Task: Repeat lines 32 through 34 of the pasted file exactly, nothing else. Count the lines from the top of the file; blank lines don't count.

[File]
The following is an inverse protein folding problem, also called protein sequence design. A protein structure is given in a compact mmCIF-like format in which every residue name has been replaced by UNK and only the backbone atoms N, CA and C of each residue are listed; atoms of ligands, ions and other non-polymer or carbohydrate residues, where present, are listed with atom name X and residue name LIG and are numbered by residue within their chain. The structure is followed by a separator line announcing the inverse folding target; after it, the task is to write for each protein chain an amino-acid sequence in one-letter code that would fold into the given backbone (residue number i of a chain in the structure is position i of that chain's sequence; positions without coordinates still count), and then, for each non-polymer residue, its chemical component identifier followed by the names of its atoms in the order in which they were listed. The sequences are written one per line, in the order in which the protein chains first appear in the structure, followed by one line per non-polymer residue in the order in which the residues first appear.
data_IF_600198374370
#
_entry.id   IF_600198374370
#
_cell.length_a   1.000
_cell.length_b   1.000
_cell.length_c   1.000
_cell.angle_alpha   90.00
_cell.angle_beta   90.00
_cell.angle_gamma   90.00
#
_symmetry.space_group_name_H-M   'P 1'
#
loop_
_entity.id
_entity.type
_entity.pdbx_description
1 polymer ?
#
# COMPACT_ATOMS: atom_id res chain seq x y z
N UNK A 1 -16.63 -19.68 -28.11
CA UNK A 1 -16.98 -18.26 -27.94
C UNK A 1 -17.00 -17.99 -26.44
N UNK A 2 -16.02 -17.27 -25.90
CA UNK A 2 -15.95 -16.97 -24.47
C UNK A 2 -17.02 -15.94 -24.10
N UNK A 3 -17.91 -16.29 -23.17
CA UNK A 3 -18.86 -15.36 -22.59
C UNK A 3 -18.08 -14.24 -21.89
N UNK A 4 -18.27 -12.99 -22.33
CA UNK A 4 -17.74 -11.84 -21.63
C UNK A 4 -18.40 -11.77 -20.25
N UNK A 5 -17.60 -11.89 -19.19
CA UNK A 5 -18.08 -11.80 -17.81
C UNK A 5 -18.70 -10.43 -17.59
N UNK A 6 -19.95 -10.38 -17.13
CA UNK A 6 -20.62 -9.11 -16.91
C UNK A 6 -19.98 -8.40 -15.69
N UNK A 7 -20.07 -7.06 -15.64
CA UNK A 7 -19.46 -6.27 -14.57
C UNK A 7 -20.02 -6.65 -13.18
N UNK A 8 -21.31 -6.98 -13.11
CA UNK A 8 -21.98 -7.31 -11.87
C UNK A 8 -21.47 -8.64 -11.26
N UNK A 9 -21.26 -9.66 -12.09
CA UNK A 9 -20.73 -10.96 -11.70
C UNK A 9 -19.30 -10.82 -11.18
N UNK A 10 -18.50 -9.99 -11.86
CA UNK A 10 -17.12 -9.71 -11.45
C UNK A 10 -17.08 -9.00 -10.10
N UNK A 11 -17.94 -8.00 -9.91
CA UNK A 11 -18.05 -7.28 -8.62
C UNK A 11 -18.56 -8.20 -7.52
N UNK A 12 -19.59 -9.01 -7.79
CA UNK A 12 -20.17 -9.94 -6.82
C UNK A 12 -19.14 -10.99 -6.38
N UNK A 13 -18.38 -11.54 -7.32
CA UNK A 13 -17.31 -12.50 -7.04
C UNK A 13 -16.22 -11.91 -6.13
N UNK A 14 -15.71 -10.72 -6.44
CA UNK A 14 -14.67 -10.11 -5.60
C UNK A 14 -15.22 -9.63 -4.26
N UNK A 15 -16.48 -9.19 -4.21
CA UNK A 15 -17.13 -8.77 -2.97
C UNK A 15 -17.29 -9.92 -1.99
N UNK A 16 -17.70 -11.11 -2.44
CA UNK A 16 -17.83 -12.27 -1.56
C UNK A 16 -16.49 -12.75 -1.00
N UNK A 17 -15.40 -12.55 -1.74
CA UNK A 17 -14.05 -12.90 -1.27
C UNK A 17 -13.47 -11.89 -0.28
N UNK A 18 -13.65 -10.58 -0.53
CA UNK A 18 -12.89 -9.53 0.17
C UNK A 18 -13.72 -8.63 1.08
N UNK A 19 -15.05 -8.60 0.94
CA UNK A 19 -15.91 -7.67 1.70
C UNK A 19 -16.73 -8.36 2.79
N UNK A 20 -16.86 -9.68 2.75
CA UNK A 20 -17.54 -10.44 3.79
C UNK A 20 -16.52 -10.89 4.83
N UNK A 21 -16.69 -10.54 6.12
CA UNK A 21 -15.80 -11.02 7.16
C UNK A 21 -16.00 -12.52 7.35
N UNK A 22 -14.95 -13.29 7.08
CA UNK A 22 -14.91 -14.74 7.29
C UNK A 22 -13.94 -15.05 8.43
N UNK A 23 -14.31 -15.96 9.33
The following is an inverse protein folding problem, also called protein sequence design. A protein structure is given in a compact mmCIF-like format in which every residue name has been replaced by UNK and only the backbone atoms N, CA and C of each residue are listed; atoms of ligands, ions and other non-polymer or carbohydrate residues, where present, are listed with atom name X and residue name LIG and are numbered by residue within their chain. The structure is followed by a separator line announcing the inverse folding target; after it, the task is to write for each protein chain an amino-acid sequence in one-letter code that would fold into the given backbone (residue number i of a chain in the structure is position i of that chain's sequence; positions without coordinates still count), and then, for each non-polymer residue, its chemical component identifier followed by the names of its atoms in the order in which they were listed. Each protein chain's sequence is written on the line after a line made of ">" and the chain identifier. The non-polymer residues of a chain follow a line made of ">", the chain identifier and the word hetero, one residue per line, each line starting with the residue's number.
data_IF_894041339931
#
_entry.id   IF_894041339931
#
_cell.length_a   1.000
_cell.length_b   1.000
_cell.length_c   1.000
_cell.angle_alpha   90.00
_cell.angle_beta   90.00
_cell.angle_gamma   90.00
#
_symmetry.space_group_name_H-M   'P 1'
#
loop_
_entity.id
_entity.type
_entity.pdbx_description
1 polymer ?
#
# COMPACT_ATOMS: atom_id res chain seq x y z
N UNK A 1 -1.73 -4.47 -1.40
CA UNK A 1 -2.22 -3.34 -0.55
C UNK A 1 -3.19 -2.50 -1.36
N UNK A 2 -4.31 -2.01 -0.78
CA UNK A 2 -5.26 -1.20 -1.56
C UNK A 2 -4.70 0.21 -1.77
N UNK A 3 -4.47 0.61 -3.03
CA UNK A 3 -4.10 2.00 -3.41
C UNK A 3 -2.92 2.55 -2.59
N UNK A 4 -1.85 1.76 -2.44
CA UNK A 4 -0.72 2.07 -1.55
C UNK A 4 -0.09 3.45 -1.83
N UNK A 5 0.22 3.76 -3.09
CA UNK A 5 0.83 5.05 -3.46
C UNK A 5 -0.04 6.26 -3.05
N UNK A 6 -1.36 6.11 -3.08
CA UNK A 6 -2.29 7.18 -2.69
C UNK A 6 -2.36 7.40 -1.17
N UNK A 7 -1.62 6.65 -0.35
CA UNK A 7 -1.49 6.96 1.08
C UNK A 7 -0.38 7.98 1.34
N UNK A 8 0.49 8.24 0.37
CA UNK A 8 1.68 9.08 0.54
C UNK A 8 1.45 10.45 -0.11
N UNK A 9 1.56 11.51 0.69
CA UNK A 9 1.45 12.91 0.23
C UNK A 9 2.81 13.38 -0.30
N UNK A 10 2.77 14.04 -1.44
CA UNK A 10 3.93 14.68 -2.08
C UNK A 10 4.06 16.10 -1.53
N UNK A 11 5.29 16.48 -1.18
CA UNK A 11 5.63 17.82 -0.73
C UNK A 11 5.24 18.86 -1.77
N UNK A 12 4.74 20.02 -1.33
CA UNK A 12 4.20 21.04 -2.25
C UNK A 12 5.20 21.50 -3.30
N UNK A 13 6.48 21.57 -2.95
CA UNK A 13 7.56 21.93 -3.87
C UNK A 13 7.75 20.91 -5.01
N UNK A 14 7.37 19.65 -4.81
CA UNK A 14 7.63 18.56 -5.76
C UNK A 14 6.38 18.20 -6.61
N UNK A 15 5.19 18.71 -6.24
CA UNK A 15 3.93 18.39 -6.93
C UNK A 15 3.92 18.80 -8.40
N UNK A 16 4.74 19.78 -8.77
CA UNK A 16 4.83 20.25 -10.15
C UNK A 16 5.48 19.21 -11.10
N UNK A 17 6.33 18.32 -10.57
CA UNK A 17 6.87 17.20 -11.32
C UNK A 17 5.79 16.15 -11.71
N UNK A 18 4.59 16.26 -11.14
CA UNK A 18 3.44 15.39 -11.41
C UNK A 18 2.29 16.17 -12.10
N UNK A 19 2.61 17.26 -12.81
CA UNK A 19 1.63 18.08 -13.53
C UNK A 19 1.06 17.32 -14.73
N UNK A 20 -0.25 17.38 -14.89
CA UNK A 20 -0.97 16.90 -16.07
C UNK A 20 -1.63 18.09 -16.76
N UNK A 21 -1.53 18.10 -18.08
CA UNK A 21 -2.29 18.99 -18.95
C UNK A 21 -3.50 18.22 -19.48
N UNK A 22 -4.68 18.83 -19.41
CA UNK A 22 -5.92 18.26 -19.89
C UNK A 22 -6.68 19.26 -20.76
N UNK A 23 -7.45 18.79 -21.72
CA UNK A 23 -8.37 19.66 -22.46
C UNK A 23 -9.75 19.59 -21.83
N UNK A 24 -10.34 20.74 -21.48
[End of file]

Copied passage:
CA UNK A 4 -17.74 -11.84 -21.63
C UNK A 4 -18.40 -11.77 -20.25
N UNK A 5 -17.60 -11.89 -19.19